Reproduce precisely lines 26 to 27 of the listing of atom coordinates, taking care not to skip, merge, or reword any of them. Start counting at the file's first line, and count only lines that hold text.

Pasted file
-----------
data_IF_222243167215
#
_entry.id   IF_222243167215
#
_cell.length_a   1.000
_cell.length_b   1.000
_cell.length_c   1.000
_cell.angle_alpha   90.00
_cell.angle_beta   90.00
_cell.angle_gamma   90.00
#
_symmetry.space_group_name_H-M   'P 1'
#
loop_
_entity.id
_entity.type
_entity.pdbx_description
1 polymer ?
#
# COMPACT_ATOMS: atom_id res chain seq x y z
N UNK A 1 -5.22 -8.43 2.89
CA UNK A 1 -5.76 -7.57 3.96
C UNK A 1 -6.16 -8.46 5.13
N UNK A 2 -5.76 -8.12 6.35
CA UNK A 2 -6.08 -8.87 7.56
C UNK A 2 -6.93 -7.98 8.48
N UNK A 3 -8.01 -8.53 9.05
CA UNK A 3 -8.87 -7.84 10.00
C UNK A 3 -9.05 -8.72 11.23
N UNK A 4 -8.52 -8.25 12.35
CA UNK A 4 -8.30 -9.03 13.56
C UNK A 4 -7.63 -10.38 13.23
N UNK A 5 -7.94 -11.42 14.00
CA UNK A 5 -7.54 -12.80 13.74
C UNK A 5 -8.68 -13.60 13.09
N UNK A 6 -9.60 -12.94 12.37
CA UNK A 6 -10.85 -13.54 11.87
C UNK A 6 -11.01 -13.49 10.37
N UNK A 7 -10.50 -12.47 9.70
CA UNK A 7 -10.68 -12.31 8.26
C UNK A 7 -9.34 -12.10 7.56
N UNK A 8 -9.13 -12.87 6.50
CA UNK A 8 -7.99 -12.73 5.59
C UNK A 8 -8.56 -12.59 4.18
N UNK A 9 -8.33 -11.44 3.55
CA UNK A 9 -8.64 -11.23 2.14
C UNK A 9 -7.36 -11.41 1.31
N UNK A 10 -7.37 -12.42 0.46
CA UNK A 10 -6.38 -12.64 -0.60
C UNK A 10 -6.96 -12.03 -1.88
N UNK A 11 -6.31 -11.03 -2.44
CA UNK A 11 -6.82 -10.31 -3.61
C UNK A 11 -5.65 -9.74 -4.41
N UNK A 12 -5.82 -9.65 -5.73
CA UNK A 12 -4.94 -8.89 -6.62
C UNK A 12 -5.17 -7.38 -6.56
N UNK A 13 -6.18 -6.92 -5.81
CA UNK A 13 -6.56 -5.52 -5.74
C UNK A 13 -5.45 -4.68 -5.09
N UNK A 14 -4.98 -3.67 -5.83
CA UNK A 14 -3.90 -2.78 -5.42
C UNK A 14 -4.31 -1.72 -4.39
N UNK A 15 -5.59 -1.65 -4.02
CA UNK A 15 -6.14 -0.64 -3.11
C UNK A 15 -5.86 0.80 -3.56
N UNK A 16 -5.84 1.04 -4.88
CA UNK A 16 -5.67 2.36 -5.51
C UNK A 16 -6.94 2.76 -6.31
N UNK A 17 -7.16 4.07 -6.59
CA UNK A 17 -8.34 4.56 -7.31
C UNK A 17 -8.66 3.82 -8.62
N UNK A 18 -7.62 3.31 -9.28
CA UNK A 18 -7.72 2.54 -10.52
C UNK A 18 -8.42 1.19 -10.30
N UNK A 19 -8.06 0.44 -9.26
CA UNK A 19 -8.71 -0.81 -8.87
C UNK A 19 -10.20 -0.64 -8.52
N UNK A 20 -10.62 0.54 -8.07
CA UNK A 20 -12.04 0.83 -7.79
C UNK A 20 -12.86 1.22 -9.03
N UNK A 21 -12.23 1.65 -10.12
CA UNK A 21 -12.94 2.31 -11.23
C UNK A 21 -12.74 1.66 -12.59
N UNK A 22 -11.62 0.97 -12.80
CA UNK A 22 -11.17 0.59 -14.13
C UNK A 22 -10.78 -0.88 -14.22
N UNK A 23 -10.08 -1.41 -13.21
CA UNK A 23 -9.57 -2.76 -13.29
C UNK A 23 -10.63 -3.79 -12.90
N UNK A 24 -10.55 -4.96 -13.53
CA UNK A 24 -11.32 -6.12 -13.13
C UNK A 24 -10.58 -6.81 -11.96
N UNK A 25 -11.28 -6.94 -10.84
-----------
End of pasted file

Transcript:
C UNK A 2 -6.93 -7.98 8.48
N UNK A 3 -8.01 -8.53 9.05